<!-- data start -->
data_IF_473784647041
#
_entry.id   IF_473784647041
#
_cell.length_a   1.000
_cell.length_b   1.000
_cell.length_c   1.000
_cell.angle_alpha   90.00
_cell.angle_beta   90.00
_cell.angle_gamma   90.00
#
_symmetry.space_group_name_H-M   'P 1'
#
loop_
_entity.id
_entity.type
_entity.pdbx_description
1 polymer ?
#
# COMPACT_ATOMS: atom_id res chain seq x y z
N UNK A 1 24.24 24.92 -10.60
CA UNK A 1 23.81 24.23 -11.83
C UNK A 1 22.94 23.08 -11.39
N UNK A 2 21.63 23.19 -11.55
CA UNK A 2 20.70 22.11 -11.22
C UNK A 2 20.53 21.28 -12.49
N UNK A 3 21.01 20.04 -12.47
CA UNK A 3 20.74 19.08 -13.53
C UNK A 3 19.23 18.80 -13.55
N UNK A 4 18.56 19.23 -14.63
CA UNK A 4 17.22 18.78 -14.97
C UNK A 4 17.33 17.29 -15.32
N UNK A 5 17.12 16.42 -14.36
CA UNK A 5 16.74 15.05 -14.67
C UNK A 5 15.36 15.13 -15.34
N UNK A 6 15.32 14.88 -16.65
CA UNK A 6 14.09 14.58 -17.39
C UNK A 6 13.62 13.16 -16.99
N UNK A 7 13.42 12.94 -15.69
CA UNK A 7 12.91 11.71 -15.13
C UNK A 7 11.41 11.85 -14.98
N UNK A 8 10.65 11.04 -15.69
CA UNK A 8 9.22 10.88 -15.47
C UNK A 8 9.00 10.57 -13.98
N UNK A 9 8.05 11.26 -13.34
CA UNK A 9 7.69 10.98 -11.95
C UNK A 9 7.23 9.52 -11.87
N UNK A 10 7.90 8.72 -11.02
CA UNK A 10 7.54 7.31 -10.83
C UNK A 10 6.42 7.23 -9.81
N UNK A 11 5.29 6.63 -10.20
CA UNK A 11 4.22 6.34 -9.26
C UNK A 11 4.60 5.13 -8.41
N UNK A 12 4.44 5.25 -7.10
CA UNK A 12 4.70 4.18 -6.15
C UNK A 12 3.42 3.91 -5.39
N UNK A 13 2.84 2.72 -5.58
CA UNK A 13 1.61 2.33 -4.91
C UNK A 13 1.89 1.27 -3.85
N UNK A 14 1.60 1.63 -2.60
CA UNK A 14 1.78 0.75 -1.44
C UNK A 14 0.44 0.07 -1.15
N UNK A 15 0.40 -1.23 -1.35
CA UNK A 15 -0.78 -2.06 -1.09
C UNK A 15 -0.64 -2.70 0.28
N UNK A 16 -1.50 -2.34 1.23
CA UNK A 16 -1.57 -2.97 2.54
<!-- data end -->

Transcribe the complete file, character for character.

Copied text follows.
data_IF_473784647041
#
_entry.id   IF_473784647041
#
_cell.length_a   1.000
_cell.length_b   1.000
_cell.length_c   1.000
_cell.angle_alpha   90.00
_cell.angle_beta   90.00
_cell.angle_gamma   90.00
#
_symmetry.space_group_name_H-M   'P 1'
#
loop_
_entity.id
_entity.type
_entity.pdbx_description
1 polymer ?
#
# COMPACT_ATOMS: atom_id res chain seq x y z
N UNK A 1 24.24 24.92 -10.60
CA UNK A 1 23.81 24.23 -11.83
C UNK A 1 22.94 23.08 -11.39
N UNK A 2 21.63 23.19 -11.55
CA UNK A 2 20.70 22.11 -11.22
C UNK A 2 20.53 21.28 -12.49
N UNK A 3 21.01 20.04 -12.47
CA UNK A 3 20.74 19.08 -13.53
C UNK A 3 19.23 18.80 -13.55
N UNK A 4 18.56 19.23 -14.63
CA UNK A 4 17.22 18.78 -14.97
C UNK A 4 17.33 17.29 -15.32
N UNK A 5 17.12 16.42 -14.36
CA UNK A 5 16.74 15.05 -14.67
C UNK A 5 15.36 15.13 -15.34
N UNK A 6 15.32 14.88 -16.65
CA UNK A 6 14.09 14.58 -17.39
C UNK A 6 13.62 13.16 -16.99
N UNK A 7 13.42 12.94 -15.69
CA UNK A 7 12.91 11.71 -15.13
C UNK A 7 11.41 11.85 -14.98
N UNK A 8 10.65 11.04 -15.69
CA UNK A 8 9.22 10.88 -15.47
C UNK A 8 9.00 10.57 -13.98
N UNK A 9 8.05 11.26 -13.34
CA UNK A 9 7.69 10.98 -11.95
C UNK A 9 7.23 9.52 -11.87
N UNK A 10 7.90 8.72 -11.02
CA UNK A 10 7.54 7.31 -10.83
C UNK A 10 6.42 7.23 -9.81
N UNK A 11 5.29 6.63 -10.20
CA UNK A 11 4.22 6.34 -9.26
C UNK A 11 4.60 5.13 -8.41
N UNK A 12 4.44 5.25 -7.10
CA UNK A 12 4.70 4.18 -6.15
C UNK A 12 3.42 3.91 -5.39
N UNK A 13 2.84 2.72 -5.58
CA UNK A 13 1.61 2.33 -4.91
C UNK A 13 1.89 1.27 -3.85
N UNK A 14 1.60 1.63 -2.60
CA UNK A 14 1.78 0.75 -1.44
C UNK A 14 0.44 0.07 -1.15
N UNK A 15 0.40 -1.23 -1.35
CA UNK A 15 -0.78 -2.06 -1.09
C UNK A 15 -0.64 -2.70 0.28
N UNK A 16 -1.50 -2.34 1.23
CA UNK A 16 -1.57 -2.97 2.54